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How Industrial Metal Disposal Works (and What We Do)

One common question we get when we tell companies that we offer free metal disposal is how does this work?  What happens to the metal after you collect it?  So we thought we would work through our process and some general tips from the wider industry to show how metal disposal works and what we do.

Industrial Metal Disposal Wolverhampton

What is metal disposal?

As a business, there are lots of situations where you general waste metal and need an expert to handle it.  Some examples include:

  • Factory clearance
  • Building site clearance
  • Demolition sites
  • Foundry clearance
  • Renovation projects

The key with all of these is to have a company that offers waste management that covers your area.  So if you are in Wolverhampton or the area around, you would want a company covering Wolverhampton but also who works with companies in The Midlands & UK Wide to correctly dispose of the waste.

The metal disposal process

Because metal isn’t biodegradable in the way that organic materials are, waste metal has to be dealt with in one of a few ways.  But before it can be taken to a foundry or recycling centre, there is a process that needs to be followed.

Separate the whole items

To start with, we look at separating the whole items that can be directly sold as they are.  Motor parts are an example of this, some factory parts and plant machinery.  Often these can be sold to companies looking for second-hand equipment, who refurbish such equipment or even who have special processes for these items.

Sort ferrous and non-ferrous metals

Next, we need to look at the bulk amounts of metals and sort them into ferrous and non-ferrous.  The first part is easy – ferrous metals are magnetic and so will stick to a magnet.  There are various ways to do this and processes depending on how much metal there is but in a small pile, you can simply hover a magnet over it and the ferrous materials will jump up to it.  Common ferrous metals include:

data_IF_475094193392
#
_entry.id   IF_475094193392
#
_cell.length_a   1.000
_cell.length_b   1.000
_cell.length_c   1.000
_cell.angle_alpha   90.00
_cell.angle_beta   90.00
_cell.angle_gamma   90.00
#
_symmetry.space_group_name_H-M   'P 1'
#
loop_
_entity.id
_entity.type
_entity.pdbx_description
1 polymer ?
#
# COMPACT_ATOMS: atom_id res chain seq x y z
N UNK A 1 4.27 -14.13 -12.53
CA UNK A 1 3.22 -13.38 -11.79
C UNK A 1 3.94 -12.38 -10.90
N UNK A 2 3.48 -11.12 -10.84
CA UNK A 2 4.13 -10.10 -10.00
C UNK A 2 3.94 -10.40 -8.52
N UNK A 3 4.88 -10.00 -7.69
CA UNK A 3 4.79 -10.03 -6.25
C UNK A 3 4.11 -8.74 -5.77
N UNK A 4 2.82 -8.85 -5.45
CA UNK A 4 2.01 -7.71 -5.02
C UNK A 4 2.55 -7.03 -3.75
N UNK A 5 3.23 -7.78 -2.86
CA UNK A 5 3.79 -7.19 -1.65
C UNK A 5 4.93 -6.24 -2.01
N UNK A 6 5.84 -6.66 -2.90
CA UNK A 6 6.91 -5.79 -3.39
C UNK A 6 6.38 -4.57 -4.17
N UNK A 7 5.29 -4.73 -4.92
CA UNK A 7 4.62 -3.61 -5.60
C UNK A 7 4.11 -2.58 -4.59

• Steel – on its own or mixed with iron
  • Lead – very heavy and dark grey in colour
  • Tin – easy enough to bend by hand

Non-ferrous materials will not react to the magnet and then it is a case of sorting out what these are as different metals follow different processes.  For example:

  • Copper is found in wires, cables, plumbing and piping, although some plumbing is made from a copper-brass mixture that should be kept separately
  • Brass is yellow in colour and a brighter shade than gold
  • Aluminium is a dull silver colour and weighs much less than other metals
  • Stainless steel is heavy and won’t show any signs of rust but watch for ferrous steel which is different and should react to the magnet

Recycling the material

Once the metal is sorted into the different types, we then can see about recycling it.  We work with recycling centres and foundries across the country to ensure as much as possible is recycled and therefore very little is ever wasted.

scrap metal and waste management

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